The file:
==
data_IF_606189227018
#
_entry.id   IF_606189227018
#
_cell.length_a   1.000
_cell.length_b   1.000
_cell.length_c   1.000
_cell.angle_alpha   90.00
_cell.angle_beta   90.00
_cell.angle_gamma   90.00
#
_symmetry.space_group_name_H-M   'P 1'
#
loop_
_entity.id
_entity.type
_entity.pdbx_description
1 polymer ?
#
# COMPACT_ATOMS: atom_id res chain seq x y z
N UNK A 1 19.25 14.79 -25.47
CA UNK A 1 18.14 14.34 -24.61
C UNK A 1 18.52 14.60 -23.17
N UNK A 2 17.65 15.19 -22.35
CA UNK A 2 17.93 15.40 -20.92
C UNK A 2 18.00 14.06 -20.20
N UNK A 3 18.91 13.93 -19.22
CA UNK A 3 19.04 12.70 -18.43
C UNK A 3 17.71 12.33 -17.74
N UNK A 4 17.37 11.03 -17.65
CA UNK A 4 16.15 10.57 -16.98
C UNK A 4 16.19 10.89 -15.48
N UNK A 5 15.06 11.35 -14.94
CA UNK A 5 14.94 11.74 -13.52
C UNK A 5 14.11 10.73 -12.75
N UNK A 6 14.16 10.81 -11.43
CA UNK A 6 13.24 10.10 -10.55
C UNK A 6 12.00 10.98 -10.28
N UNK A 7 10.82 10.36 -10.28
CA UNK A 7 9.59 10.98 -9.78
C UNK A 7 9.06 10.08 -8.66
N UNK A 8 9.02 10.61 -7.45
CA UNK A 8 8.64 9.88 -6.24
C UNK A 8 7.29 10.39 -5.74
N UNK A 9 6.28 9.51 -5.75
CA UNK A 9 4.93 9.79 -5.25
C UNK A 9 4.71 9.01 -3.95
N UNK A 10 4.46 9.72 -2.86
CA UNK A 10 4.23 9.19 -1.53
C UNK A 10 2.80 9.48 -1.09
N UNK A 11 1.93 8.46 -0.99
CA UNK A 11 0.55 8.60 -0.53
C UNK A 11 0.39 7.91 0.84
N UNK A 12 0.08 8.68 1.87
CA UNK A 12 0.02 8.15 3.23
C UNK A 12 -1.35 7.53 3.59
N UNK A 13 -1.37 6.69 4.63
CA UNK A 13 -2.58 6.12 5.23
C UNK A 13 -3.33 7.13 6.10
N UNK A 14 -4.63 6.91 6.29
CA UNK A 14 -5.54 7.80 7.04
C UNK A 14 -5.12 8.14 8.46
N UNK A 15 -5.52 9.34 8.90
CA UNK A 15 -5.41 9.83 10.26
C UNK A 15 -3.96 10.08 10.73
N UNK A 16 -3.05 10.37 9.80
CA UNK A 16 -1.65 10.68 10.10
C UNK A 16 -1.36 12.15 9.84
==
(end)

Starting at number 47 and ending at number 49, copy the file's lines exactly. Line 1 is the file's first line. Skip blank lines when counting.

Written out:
C UNK A 9 4.71 9.01 -3.95
N UNK A 10 4.46 9.72 -2.86
CA UNK A 10 4.23 9.19 -1.53